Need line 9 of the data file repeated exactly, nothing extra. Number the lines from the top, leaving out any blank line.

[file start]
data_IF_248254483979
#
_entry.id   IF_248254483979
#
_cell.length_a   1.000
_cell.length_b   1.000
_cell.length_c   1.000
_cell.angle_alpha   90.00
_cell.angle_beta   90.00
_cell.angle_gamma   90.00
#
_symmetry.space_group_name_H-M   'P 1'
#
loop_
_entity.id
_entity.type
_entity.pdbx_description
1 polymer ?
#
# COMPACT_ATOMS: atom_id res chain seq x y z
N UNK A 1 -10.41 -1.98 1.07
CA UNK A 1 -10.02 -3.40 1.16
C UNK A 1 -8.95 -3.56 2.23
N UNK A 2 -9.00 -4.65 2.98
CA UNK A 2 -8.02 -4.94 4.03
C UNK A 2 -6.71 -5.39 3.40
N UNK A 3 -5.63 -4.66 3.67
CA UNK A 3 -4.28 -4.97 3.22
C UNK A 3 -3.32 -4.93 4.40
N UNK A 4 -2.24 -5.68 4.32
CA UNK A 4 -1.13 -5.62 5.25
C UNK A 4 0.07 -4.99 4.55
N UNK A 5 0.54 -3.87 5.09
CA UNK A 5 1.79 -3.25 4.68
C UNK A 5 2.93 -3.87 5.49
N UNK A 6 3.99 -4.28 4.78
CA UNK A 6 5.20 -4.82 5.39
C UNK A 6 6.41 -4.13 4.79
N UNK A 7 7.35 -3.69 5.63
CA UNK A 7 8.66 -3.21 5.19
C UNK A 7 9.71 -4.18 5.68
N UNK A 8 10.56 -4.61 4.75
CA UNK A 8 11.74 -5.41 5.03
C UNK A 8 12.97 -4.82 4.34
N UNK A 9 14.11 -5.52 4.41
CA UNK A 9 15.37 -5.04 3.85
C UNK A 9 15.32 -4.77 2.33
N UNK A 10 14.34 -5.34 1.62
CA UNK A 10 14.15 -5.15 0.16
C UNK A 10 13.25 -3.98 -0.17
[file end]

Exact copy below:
_cell.angle_beta   90.00